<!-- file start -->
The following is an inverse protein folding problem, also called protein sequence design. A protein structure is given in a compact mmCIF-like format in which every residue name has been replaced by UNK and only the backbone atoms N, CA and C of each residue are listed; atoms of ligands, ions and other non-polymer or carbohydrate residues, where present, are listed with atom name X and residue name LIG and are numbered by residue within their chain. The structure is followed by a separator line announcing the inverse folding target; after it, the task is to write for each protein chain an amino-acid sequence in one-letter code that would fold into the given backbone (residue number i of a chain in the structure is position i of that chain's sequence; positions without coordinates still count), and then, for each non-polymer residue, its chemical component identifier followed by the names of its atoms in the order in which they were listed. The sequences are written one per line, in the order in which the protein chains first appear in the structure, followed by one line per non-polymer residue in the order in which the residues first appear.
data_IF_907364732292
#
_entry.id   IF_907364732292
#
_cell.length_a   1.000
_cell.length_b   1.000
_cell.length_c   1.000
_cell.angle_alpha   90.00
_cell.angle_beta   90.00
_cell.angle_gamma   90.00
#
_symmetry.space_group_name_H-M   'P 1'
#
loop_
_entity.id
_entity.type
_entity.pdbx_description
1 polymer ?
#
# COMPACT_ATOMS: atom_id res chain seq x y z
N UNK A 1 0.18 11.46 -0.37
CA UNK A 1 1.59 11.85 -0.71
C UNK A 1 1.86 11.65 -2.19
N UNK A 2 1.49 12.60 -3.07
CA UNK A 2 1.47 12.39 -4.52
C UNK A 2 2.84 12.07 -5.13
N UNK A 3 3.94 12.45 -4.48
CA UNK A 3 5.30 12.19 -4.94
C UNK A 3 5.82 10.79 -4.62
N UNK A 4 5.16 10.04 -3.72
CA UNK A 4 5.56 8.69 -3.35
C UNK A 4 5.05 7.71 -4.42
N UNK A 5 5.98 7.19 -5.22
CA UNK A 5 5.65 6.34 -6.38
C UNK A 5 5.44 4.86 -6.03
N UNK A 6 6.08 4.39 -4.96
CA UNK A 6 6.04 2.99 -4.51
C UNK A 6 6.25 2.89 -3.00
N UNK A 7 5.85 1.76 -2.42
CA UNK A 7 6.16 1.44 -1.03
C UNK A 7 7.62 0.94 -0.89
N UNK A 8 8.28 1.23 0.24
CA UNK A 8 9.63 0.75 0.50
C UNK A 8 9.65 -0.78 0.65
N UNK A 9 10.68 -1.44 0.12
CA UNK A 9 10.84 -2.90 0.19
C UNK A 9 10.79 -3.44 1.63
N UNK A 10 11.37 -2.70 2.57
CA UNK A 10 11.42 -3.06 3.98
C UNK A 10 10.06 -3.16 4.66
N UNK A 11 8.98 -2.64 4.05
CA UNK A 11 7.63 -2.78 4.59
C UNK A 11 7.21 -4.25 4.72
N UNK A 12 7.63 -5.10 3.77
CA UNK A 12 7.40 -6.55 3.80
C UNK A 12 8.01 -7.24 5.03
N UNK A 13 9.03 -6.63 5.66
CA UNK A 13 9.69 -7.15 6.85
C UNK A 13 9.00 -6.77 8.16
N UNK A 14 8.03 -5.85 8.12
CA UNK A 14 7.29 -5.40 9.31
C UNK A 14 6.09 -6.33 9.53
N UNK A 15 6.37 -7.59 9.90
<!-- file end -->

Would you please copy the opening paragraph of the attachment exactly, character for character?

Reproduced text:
The following is an inverse protein folding problem, also called protein sequence design. A protein structure is given in a compact mmCIF-like format in which every residue name has been replaced by UNK and only the backbone atoms N, CA and C of each residue are listed; atoms of ligands, ions and other non-polymer or carbohydrate residues, where present, are listed with atom name X and residue name LIG and are numbered by residue within their chain. The structure is followed by a separator line announcing the inverse folding target; after it, the task is to write for each protein chain an amino-acid sequence in one-letter code that would fold into the given backbone (residue number i of a chain in the structure is position i of that chain's sequence; positions without coordinates still count), and then, for each non-polymer residue, its chemical component identifier followed by the names of its atoms in the order in which they were listed. The sequences are written one per line, in the order in which the protein chains first appear in the structure, followed by one line per non-polymer residue in the order in which the residues first appear.